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Admission: sibling policy and Educational, health and care plans

(22 Posts)
user1475317873 Sun 01-Jan-17 10:38:30


I am looking at the admission criteria for a school and would appreciate any help interpreting the following admission criteria:

Children who have a sibling who already attend the school and who will continue to do so on the date of admission. I am applying for my youngest daughter; my oldest one already attends the school and will be attending on date of application and on the date the offers are made, but will move to secondary school in September when my youngest will start. What does it count as date of admission? is it when the child is offered a place or when the child start school?

Priority is given to pupils with Education, Health and care plans where the school is named on the EHCP. My daughter has some educational needs and is having speech therapy and is in the interventions groups at school; she has an education plan at school and we get a report called Individual Educational Plan. Could I apply under this criteria? what would I need in order to do so?

Thank you for your help

LadyPenelope68 Sun 01-Jan-17 10:45:38

As the older sibling will have left the school the day your youngest starts, your youngest daughter can not be counted on that criteria.

rollonthesummer Sun 01-Jan-17 10:47:29

No, an IEP isn't the same as an EHCP.

Sirzy Sun 01-Jan-17 10:48:28

Sibling priority won't count.

For it to come under the EHCP you would need to apply for an EHCP for her - but that can take up to 20 weeks so you would still need to apply via the normal channels. Even with an EHCP you would need to be able to show why that school could meet her needs better than others

lougle Sun 01-Jan-17 11:00:18

"Even with an EHCP you would need to be able to show why that school could meet her needs better than others."

That isn't true. When a parent expresses a preference for a school, the Local Authority must name that school unless it can't meet need or it isn't compatible with the efficient education if other children.

However, to secure an EHCP, your child needs to have SEN which cannot be met within the normal resources of the school provision. If her needs are mild/moderate and are being met well within school provision via speech and language therapy and interventions, then she will not qualify for an EHCP. The criteria in the admissions code for preferential admissions only applies to children who have an EHCP which names that particular school as the school at which their SEN will be met.

As for the sibling priority, she won't qualify because on the day of admission, her sibling will have left the school.

BathshebaNewYearStone Sun 01-Jan-17 11:14:30

Anyway doesn't sibling priority only count if your younger DC was born in 2011 or before?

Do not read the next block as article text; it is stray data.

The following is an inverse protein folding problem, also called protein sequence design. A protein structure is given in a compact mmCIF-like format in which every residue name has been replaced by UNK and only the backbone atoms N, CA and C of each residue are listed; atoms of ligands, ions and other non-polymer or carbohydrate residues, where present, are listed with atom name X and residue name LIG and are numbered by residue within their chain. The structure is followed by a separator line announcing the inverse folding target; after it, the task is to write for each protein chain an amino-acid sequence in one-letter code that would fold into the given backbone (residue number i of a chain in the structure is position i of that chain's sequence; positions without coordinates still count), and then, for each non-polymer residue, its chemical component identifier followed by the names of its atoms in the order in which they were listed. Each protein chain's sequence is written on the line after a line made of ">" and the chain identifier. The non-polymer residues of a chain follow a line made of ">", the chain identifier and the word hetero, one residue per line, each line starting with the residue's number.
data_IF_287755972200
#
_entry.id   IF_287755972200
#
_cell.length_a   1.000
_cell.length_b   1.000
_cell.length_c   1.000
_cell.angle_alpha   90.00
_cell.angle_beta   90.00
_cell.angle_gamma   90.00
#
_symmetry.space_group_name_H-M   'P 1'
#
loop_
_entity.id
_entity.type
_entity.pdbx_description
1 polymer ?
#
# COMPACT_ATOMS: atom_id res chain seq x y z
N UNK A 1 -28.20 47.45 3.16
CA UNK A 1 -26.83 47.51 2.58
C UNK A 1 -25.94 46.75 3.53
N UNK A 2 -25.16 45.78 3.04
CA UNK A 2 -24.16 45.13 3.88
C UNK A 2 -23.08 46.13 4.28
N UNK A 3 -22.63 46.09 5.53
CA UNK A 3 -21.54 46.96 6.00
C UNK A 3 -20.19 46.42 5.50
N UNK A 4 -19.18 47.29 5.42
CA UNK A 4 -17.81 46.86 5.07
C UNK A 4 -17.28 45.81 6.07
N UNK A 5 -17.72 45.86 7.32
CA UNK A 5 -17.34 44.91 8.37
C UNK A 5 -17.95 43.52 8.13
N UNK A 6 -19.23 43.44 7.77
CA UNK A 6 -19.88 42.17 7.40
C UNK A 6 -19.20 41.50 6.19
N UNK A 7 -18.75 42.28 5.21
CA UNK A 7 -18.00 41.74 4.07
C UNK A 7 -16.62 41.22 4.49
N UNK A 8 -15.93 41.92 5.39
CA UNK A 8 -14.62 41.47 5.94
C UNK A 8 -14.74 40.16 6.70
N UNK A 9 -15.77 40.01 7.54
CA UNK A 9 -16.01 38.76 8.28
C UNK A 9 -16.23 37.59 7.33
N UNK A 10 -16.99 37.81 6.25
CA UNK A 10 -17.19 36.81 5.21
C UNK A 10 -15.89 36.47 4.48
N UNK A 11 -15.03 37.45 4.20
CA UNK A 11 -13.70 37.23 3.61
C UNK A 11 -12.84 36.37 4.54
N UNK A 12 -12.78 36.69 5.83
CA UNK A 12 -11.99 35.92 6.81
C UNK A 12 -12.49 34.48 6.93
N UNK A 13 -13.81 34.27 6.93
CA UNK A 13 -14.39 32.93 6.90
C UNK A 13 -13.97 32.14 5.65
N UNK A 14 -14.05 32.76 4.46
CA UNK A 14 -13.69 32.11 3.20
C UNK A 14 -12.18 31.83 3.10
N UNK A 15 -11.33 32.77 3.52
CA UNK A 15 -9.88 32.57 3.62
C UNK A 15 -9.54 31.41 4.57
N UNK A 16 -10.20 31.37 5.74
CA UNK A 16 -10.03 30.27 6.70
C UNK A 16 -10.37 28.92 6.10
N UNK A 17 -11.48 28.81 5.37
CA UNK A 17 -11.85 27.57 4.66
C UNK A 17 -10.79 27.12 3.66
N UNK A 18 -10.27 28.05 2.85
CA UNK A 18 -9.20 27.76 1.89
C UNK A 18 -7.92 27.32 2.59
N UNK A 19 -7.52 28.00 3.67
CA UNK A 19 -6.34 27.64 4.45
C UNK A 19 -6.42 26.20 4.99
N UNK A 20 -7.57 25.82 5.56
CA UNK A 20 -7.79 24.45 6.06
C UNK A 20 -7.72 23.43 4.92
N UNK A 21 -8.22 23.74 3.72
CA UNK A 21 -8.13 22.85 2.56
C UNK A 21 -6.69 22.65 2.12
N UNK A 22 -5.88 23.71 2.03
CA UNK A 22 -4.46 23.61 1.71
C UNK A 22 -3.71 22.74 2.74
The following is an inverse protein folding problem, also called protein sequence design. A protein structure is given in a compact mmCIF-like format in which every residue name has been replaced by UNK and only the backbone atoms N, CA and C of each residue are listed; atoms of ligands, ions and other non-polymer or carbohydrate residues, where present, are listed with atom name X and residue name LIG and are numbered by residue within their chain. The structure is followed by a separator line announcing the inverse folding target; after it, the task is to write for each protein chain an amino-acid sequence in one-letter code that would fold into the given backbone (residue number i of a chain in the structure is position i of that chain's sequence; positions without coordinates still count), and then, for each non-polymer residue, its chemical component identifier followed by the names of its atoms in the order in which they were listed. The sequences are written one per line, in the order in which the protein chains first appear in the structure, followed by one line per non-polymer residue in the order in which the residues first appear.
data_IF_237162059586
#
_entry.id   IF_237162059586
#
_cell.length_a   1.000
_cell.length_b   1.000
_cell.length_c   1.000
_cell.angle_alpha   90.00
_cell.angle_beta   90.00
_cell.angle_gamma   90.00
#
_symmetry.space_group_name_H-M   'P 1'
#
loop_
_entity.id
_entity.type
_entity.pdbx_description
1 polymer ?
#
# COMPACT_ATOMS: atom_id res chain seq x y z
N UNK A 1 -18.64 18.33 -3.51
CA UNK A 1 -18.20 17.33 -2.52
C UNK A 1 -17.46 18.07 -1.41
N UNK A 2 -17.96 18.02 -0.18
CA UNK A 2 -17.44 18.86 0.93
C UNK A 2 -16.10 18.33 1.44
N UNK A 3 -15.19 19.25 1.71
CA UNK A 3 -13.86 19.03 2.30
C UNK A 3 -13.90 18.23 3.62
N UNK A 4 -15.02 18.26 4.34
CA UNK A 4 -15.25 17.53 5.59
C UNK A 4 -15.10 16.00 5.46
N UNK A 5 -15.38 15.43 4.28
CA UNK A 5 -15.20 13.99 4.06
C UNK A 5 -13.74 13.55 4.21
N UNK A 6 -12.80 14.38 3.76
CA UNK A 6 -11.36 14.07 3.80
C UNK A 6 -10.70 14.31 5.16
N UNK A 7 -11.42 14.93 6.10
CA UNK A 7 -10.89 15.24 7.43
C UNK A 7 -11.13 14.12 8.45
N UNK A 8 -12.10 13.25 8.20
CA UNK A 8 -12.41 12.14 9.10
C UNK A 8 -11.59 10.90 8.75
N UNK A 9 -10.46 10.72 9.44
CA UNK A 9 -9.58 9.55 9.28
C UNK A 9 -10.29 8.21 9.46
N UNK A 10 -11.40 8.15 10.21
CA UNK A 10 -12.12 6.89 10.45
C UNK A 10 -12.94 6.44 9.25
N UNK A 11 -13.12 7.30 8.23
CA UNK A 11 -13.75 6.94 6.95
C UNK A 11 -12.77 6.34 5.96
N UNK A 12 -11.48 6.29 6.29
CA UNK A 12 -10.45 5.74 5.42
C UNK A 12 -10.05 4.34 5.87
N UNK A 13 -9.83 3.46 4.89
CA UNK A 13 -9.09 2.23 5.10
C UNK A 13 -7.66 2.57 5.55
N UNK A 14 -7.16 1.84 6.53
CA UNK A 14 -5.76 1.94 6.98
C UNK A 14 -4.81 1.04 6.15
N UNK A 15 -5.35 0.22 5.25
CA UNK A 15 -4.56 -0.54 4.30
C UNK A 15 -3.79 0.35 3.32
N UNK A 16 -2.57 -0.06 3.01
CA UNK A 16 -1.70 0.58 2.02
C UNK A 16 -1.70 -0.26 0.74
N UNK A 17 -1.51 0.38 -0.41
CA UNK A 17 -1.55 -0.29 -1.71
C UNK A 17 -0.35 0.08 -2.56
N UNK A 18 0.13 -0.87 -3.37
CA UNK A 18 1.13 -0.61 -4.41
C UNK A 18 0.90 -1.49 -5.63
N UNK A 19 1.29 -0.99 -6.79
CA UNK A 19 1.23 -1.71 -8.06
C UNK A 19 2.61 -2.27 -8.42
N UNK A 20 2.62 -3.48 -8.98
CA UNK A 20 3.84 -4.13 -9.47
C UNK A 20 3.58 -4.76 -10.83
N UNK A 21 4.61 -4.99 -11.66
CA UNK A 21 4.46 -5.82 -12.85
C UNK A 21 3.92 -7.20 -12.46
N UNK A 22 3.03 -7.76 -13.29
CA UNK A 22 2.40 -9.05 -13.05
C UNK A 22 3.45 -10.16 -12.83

user1475317873 Sun 01-Jan-17 11:40:11

Thank you

That's what I thought regarding the sibling policy but I thought the term admission was a bit ambiguous.

A bit more info: I am applying for a junior school as the school my youngest daughter attends only goes up to year 2.

Does dyslexia count as a SEN? and if yes how do you secure a EHCP

SaltyMyDear Sun 01-Jan-17 11:44:04

Dyslexia is SEN but very rarely qualifies for an EHCP.

To get an EHCP it has to cost the school more than £6,000 a year to help her SEN - as the first 6K comes from their normal budget.

Alfieisnoisy Sun 01-Jan-17 11:49:47

Dyslexia does count as an SEN. However if your DD is progressing at school with the help she currently has then you are unlikely to be successful in apply for an EHCP.
My son is autistic and has one (he still has the old Statement but converting to an EHCP this year) and the hoops we had to jump through in order to get this were horrrendous...and that was even when the school were behind us and putting in massive amounts of support (above and beyond what they were obliged to).
Is it definite that she won't get a place if you apply and list it first?

LadyPenelope68 Sun 01-Jan-17 11:55:25

Dyslexia is SEN but in most areas unlikely to warrant an EHCP.

whyohwhy000 Sun 01-Jan-17 11:58:41

Anyway doesn't sibling priority only count if your younger DC was born in 2011 or before?

This varies by LEA as each council can choose their own admission criteria (for community schools).

lougle Sun 01-Jan-17 12:09:13

As others have said, Dyslexia is definitely SEN. It shouldn't be said that dyslexia doesn't qualify for an EHCP, because blanket policies are illegal under the SEN Code. Each child's SEN should be considered in itself and not simply categorised as 'worthy' or 'not worthy' of an EHCP because of the label it has been given. Having said that, dyslexia is very common, although official standards for diagnosis are not widely agreed on and many Local Authorities don't really accept Dyslexia diagnoses readily.